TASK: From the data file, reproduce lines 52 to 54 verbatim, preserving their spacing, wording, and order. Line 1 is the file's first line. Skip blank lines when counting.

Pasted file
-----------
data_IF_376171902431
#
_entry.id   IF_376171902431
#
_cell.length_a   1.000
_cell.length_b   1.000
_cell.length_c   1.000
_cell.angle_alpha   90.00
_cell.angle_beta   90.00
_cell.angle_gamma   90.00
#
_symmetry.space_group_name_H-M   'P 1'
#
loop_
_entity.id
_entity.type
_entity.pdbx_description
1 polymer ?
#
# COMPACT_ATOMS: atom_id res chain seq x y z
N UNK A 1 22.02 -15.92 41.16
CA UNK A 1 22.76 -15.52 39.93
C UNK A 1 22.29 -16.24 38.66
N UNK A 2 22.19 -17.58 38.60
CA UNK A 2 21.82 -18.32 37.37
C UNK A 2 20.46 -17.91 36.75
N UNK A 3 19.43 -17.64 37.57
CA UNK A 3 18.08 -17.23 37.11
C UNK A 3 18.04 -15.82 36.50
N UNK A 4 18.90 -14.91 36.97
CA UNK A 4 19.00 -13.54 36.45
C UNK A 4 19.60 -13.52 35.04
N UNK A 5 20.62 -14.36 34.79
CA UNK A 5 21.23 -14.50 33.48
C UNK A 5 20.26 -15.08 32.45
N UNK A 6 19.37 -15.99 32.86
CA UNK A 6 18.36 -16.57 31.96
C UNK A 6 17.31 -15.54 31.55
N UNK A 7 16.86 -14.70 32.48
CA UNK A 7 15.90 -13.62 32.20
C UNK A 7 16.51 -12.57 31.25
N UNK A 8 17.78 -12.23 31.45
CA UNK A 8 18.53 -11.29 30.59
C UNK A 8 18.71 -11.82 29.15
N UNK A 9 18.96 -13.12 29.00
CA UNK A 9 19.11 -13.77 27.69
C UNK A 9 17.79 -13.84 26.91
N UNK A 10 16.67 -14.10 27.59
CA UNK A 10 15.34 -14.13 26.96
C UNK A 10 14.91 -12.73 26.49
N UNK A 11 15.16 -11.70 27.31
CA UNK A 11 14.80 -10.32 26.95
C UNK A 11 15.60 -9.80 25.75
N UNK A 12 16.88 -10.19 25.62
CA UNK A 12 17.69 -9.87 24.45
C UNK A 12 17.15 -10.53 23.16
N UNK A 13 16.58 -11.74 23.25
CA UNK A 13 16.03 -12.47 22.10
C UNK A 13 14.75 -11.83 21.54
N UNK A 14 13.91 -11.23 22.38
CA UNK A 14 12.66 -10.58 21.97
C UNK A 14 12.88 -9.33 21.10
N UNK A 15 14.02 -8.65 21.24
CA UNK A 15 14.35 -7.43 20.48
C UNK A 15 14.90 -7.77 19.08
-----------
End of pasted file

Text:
CA UNK A 11 14.80 -10.32 26.95
C UNK A 11 15.60 -9.80 25.75
N UNK A 12 16.88 -10.19 25.62